In the stillness of his room, Ritvik Agnihotri strums his unplugged electric guitar while attending three simultaneous Zoom meetings on separate devices. Although this would be a mind-bending feat for most, it is rather commonplace for Ritvik. Actually, time management skills and managing a full Google calendar are strengths that seep into most areas of his life, allowing Ritvik to build relationships and tackle even more challenges.
Challenges, like serving as project manager for Engineers Without Borders. The club, located on campus, builds a water supply system on the site of the selected country during summer. “We do the planning, research, and mechanics of the project here, and then build it over the summer in the chosen country,” Ritvik explains.
A board approves the country after preliminary surveys and interviews are completed based on Ritvik’s recommendations. The 2021 community selected is the Rosario Vainas community in Manabi, El Carmen, Ecuador. “It’s so encouraging to see teamwork in action when we are able to bring clean water to these community members. It’s such important work,” Ritvik says.
Juggling service project responsibilities and a full course load are routine for the junior MAE student. Ritvik says, “it gives me joy, and that joy paired with my ambitious and personal goals create a positive feedback loop where I keep working and stay hungry to learn more and grow.”
His interest in engineering began in grade 7 when the teacher asked students to draw their dream house. Ritvik used a ruler and math to make it perfect. Upon seeing his picture and the attention to detail and perfection, Ritvik’s teacher jokingly suggested a career in engineering. From there, he became self-taught in basic engineering and CAD design. He still has the drawing of the dream house on his desk as inspiration.
Several years’ ago, Ritvik met Hanya Qureshi who started The IVY League STEM Connect Program in Columbia. The international tutoring program pairs students from Ivy League colleges with high school girls in Rwanda, Cameroon, and Senegal. Inspired by his friend’s mission, and seeing the potential at Princeton University, Ritvik brought the program to campus. Acting as the Tutor Coordinator, he connects Princeton students with the international girls in need of tutors. “Everyone participating feels like they gain friends through tutoring,” Ritvik says of the positive experience.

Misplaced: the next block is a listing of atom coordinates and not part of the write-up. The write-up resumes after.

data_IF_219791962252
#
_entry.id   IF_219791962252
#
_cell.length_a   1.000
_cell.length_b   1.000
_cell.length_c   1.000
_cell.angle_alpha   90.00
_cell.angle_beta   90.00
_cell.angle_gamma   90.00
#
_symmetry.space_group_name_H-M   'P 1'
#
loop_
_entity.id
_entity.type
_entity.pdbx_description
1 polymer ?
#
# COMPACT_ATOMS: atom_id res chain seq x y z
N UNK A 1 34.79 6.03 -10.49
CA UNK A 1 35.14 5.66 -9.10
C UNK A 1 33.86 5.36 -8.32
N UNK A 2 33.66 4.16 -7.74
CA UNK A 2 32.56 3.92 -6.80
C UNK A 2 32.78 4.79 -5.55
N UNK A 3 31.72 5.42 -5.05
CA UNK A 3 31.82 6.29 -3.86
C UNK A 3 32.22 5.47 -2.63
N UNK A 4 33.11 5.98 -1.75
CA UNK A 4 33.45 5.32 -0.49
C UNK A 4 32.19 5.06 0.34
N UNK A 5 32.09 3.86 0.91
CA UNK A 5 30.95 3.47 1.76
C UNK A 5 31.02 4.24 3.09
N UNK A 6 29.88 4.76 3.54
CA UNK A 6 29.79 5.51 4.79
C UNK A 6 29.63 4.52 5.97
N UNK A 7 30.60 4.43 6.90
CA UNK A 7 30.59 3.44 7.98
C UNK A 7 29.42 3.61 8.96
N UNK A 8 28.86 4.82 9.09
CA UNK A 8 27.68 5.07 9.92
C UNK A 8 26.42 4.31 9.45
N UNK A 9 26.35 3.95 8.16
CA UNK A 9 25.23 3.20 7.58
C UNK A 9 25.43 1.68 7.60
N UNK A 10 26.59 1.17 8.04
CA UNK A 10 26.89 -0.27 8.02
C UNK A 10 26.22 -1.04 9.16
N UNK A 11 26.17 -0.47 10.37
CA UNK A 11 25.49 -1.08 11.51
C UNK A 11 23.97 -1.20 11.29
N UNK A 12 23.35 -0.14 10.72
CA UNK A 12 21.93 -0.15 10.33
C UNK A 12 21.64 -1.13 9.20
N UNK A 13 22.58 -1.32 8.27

He is also a Principal with Prospect Student Ventures, the first student-led venture group at campus. Ritvik’s involvement centered around his friendship with one of the founders, Ayushi Sinha. While chatting they were trying to come up with names for the group, and he said, “you guys should just name it Prospect Student Ventures to retain a Princeton Connection” and the name stuck. After researching more about Venture Capital, he was up for the challenge to join a group that he explains is similar to the television show Shark Tank.
Ritvik says that one of his career goals is to “go into the underpopulated union between engineering and business so I can apply engineering knowledge to business management roles since they go hand-in-hand.” He has actively been applying his course knowledge to his clubs and organizations along the way. In his Materials class, for example, he learned about choosing materials under varieties of constraints. Ritvik says, “I applied this methodology in my startup analysis for Prospect Student Ventures—I created a list of vital parameters for a startup, and then created an expression comparing all of these parameters. I aim to perform such overlaps between engineering and business at a larger scale in the future.”
Coincidentally, he started a record label on campus as an outlet for his own musical interests and to assist the rich musical community at Princeton University with proper marketing. The label is in the process of rebranding and will include some artists from his Cap & Gown eating club in addition to the university at large. Ritvik, a prolific guitarist, started playing in grade 8. Currently he has just one guitar, an electric he built using the skills from engineering class. He had more guitars, but he “rehomed” them when he founded the Princeton Guitar Club. The club provides electric guitars for beginning campus students and matches them with student instructors. It was another way to spread the idea of work/life balance to others, and Ritvik believes music is an excellent source for inner harmony.
Prior to Princeton University, Ritvik spent a summer working as part of a lab team of five at NASA where they fabricated a housing unit, with a $10K price tag for the LIDAR Atmospheric Carbon Dioxide Sensing Laser project using CNC fabrication. “The unit was onboarded on the DC-8 - AFRC aircraft and is still in use to generate statistics about CO2 levels globally. We also presented key findings and implications for future work during the NASA Langley NIFS Summer Intern symposium,” Ritvik explains.
Having realized the stakes of his field in high school, Ritvik says it was his mentor, Mulugeta Petros from his NASA internship who told him, “If you’re becoming an engineer, it has an impact.” Then Petros glanced at the photo of the fatal STS 107 flight crew on his desk. That statement, and the findings of the fatal flight being an engineering oversight left an impression on Ritvik, and he has the same photo on his desk “to keep myself humble and remember their stories,” he explains.
When asked to describe himself in three words, Ritvik said, “Perfectionist, well-rounded, and extrovert.” With all of the international and campus connections he has made, and the sheer amount of clubs he developed, it would be safe to add relationship-builder to that list. Ritvik is already getting a head start on those skills with a Spring internship at
Lockheed Martin as a Spring Radar Systems Engineer, and another internship at McKinsey Houston as a Business Analyst commencing in summer.
-- Verna Fisher